"John has a car and a motorbike" is a complete sentence. It's correct. The other example is incorrect: "a motorbike" is not a sentence but a noun phrase. Even if you were to write "John has a car and John has a motorbike" or "John has a car and he has a motorbike" (neither of these is good style or normal native-speaker spoken or written English), you wouldn't need a comma after "and" because both are short sentences and there's no problem reading and understanding them without the comma.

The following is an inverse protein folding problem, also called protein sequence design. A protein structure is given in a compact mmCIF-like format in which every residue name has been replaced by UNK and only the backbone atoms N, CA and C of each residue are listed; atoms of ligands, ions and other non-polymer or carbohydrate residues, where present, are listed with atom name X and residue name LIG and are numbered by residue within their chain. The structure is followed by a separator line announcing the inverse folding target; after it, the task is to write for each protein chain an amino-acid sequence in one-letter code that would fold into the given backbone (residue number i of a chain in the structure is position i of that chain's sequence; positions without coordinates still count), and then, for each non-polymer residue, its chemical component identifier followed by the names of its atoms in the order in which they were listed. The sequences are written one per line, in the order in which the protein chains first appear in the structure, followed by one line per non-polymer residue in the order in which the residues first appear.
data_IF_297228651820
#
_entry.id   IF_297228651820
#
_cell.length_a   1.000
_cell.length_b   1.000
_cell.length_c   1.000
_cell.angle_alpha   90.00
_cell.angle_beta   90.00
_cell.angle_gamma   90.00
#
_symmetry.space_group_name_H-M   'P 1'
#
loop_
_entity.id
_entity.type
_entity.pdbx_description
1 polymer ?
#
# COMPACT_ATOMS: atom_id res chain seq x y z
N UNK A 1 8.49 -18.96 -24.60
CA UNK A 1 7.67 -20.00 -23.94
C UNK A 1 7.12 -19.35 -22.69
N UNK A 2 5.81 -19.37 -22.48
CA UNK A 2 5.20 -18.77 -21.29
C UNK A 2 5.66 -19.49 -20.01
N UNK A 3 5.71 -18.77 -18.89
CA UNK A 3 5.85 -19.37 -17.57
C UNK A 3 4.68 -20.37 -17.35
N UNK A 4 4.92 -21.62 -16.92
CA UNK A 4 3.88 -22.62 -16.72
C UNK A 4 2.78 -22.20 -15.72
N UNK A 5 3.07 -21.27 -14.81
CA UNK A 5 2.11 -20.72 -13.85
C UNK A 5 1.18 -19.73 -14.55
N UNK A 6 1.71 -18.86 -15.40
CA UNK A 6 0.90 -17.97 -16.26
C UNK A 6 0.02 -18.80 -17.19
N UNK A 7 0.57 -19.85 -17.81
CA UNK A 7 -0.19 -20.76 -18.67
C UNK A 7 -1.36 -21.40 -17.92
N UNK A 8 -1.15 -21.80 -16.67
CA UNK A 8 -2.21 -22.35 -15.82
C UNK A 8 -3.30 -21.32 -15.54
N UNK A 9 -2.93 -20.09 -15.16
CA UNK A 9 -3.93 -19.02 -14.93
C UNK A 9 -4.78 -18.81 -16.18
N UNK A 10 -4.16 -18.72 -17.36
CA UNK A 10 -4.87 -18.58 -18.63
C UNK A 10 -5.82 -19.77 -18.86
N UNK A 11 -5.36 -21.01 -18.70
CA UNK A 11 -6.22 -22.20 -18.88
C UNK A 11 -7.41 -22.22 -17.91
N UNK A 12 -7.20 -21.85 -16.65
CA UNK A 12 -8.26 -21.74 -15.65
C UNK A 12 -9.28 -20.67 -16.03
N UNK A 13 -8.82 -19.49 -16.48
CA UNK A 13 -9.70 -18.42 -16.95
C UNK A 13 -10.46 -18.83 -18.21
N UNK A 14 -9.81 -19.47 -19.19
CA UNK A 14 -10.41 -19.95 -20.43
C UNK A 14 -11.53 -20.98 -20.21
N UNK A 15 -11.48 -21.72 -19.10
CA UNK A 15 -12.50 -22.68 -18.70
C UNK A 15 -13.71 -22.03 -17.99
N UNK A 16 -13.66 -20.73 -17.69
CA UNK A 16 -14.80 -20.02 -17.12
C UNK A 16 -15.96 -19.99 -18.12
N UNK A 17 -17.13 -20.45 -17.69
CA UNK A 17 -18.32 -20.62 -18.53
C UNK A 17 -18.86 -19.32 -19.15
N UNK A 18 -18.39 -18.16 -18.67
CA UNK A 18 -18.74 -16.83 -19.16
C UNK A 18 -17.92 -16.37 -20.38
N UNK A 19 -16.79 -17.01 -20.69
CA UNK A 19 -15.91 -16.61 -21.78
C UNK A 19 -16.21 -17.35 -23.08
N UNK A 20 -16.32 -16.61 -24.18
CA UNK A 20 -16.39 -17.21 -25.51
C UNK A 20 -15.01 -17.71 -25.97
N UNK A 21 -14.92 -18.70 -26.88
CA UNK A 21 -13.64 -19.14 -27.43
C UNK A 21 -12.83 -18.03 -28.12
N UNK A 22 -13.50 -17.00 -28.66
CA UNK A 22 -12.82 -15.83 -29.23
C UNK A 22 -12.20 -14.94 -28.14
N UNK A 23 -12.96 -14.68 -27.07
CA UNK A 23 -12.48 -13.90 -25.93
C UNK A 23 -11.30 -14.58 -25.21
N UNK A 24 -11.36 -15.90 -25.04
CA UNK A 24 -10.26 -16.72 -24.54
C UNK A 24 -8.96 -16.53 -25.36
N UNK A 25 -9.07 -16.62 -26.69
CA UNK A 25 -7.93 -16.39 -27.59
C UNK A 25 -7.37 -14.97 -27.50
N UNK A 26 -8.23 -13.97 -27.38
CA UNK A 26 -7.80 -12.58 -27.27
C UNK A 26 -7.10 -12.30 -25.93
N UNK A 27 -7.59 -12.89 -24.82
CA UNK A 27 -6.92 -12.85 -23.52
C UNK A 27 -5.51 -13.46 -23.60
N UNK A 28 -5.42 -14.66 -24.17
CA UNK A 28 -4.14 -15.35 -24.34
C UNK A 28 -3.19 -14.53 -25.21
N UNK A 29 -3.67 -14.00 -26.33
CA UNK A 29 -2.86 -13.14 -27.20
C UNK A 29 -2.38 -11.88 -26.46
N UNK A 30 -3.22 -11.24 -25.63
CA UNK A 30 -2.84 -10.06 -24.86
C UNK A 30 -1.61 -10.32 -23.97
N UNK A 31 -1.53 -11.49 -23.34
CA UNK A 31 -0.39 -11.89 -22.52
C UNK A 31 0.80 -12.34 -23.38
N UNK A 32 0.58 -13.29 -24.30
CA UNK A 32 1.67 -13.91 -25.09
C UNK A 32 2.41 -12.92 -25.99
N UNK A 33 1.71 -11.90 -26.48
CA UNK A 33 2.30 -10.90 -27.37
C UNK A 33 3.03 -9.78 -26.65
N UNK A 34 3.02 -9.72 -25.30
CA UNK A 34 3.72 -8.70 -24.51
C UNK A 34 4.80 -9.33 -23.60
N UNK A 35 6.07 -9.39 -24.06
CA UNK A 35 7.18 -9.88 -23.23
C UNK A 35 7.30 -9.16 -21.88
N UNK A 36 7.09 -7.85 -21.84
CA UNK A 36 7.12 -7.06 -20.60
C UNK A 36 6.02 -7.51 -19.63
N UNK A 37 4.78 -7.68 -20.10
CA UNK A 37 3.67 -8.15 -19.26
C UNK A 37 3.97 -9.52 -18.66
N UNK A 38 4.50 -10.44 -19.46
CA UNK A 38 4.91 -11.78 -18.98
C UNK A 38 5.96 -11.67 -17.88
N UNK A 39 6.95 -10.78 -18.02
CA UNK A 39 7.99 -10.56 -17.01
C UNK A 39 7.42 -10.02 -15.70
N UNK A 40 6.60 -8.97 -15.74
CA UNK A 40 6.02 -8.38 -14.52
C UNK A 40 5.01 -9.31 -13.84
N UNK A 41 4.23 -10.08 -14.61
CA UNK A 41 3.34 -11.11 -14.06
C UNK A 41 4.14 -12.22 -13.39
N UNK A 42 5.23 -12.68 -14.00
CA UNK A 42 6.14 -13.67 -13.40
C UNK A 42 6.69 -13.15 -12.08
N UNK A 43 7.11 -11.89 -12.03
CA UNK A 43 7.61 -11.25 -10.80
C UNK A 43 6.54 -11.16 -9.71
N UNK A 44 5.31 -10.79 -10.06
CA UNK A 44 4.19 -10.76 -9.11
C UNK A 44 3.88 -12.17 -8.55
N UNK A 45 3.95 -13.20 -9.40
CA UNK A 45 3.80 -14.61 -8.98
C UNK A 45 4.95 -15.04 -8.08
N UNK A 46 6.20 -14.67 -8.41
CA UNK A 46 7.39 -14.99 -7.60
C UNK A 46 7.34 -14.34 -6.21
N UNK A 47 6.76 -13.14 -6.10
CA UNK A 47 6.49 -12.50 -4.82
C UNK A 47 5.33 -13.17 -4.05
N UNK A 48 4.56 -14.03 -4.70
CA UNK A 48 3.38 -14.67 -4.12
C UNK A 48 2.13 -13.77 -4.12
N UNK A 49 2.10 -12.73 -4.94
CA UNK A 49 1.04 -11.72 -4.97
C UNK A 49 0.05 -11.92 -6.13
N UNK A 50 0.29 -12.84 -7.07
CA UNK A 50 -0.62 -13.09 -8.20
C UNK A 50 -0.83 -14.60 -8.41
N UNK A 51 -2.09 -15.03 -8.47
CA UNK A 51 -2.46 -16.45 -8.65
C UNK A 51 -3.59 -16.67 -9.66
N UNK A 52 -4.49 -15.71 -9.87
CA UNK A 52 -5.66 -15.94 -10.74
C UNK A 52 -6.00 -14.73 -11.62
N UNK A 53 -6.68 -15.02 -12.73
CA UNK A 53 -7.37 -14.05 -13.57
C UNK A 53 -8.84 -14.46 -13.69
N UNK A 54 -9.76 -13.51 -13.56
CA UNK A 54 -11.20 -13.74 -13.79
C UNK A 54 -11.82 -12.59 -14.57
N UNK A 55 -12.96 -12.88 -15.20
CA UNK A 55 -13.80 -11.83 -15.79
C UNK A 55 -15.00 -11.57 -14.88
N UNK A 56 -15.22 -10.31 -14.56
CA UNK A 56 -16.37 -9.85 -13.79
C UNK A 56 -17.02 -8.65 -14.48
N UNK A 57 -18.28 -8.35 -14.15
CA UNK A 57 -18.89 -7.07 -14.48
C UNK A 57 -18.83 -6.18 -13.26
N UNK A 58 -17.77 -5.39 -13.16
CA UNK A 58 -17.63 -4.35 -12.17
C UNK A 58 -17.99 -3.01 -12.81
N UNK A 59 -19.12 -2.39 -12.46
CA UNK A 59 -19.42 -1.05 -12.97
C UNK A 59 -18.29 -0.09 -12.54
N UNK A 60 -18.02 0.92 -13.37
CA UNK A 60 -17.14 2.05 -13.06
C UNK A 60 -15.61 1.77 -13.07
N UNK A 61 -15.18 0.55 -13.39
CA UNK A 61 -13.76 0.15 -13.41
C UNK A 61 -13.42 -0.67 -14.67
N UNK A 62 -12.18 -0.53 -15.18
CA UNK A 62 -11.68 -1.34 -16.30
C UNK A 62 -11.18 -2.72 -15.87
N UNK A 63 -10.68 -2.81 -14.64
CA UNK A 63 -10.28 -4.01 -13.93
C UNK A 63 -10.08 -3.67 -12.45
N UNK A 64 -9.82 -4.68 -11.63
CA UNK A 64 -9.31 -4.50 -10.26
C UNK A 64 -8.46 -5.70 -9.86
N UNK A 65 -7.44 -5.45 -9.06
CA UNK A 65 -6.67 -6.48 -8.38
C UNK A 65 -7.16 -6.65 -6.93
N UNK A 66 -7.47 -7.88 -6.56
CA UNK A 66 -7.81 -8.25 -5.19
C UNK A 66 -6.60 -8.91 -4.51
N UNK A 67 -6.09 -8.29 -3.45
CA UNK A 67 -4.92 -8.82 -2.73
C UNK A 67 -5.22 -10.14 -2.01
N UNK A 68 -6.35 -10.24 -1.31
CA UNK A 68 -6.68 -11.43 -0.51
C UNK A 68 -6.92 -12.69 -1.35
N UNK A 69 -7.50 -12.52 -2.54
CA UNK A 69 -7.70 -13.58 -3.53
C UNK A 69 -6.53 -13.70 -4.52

[EDIT: When I say that "the other example is incorrect", I mean that the comma isn't needed. The grammar isn't affected. The punctuation, in this case, tells the reader to pause while reading or speaking because "and a motorbike" is an afterthought and requires a slight pause. Contemporary ideas about punctuation would probably indicate an em-dash ("John has a car —— and a motorbike") or an ellipsis ("John has a car ... and a motorbike") to indicate the pause. That's just writing mechanics. It doesn't affect meaning, only timing and intonation.]